TikTok foodies have found a renewed obsession with a vegan dish that has some bewildered.
Grilled sunflower heads emerged on the video app last summer, and many people were divided over the unusual dish. The trend has recently reemerged on TikTok, as farmers and chefs attempt their own take on the recipe.
Brian Brigantti, who runs Redleaf Ranch in Tennessee, recently demonstrated how he prepares the delicacy. "For a grilled sunflower head, you want to use a head that isn't fully developed," he explains in the video. "So, the seeds are still going to be on the lighter side and much softer.
After removing all the petals, Brigantti gives the sunflower head a good wash, before rubbing it with oils and spices (salt, pepper, paprika, thyme, and onion powder). He then places the head face-down on the grill, letting it cook for about five minutes with the lid on the grill. Brigantti tops it off with green onions and Tajín seasoning, before digging in.
"Oh yeah, I see why it's a thing," Brigantti raves after trying his take on the food trend. "So good! Go try yourself some grilled sunflower."
While the food trend took off last summer on TikTok, Delish traces it back to at least 2018, when it first appeared as a specialty on the menu at the restaurant Apteka in Pittsburgh. The dish even earned praise from Andrew Zimmern, who wrote that it's "insanely good" in an Instagram caption.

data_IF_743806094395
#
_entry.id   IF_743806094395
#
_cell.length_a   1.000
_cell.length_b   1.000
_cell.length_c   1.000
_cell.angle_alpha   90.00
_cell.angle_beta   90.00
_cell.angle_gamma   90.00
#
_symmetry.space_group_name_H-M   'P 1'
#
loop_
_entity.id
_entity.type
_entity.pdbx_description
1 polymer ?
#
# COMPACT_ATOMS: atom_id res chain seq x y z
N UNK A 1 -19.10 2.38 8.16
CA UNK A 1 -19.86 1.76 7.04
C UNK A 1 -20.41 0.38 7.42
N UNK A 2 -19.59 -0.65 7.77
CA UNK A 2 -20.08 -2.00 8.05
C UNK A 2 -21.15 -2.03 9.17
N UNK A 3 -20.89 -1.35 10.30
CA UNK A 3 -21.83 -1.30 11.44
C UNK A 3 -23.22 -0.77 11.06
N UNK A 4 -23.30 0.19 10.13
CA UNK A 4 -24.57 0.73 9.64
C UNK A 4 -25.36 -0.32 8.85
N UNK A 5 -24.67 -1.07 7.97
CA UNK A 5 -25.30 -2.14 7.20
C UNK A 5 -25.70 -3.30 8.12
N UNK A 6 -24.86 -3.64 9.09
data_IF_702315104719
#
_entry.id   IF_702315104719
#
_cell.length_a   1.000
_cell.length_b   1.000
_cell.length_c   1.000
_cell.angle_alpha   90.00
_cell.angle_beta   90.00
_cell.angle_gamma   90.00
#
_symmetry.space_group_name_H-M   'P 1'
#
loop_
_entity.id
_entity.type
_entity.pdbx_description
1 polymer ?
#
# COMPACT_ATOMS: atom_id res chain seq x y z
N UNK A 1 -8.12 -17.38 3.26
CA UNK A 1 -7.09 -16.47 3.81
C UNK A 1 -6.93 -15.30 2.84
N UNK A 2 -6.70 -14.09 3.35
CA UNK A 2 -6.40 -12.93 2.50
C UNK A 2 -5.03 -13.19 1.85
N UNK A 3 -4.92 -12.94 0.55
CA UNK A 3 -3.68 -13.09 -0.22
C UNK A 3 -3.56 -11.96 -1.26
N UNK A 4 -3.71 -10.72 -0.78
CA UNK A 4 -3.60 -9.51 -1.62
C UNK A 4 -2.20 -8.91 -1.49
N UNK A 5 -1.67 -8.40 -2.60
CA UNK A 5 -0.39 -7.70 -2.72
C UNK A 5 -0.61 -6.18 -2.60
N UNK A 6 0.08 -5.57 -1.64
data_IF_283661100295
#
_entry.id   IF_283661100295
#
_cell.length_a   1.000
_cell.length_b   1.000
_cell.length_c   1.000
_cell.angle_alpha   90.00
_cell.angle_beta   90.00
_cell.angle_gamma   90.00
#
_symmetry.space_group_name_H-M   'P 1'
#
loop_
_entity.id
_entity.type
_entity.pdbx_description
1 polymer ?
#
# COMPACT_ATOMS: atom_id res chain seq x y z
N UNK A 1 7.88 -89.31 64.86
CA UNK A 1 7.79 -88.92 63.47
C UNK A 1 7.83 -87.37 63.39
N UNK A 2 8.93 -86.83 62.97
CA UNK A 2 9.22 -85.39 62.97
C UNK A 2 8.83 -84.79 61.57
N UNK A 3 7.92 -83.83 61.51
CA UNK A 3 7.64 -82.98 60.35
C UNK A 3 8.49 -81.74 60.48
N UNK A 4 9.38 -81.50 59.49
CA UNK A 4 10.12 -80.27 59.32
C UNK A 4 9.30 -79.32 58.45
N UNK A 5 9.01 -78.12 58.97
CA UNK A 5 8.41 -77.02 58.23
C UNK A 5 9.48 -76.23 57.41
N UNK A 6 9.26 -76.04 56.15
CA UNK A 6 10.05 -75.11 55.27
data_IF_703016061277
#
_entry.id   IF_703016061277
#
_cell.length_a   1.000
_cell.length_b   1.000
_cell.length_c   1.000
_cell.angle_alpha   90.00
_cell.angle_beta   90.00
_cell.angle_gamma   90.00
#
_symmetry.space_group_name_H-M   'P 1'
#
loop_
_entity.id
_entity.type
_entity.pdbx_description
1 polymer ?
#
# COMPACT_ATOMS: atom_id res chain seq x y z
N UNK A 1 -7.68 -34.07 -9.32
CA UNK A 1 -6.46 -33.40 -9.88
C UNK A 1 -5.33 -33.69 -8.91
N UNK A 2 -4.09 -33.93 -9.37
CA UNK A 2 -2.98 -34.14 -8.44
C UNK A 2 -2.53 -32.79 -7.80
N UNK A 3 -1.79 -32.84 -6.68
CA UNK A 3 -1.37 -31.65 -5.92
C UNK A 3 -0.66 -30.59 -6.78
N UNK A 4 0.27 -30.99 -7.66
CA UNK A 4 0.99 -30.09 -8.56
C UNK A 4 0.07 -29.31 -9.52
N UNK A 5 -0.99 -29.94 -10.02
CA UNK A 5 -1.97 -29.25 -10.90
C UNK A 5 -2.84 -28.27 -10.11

"I grew up in Poland," Chef Tomasz Skowronski told Delish. "In the countryside, it's really common to see people eating whole heads of sunflower that are fully mature. Kids will be sitting on a fence picking and eating it, or you'll have guys drinking a beer and eating it."
But it wasn't until the summer of 2020 when grilled sunflower heads took off as a social media sensation. Chef Jenna Asher of Baker Creek Heirloom Seeds happened upon her interpretation of the recipe while experimenting with Indigenous foods.
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"I had been looking into some different things that the Indigenous people in this area had used for food and was just trying to think outside the box," Asher said to Delish. "I was looking at a sunflower wondering how earlier people might've prepared it."
Although she couldn't find any history of Indigenous people eating sunflower heads in this manner, Asher went with it. She posted a video of the recipe to Facebook, and it subsequently took off on TikTok, where foodies are still attempting the snack a year later.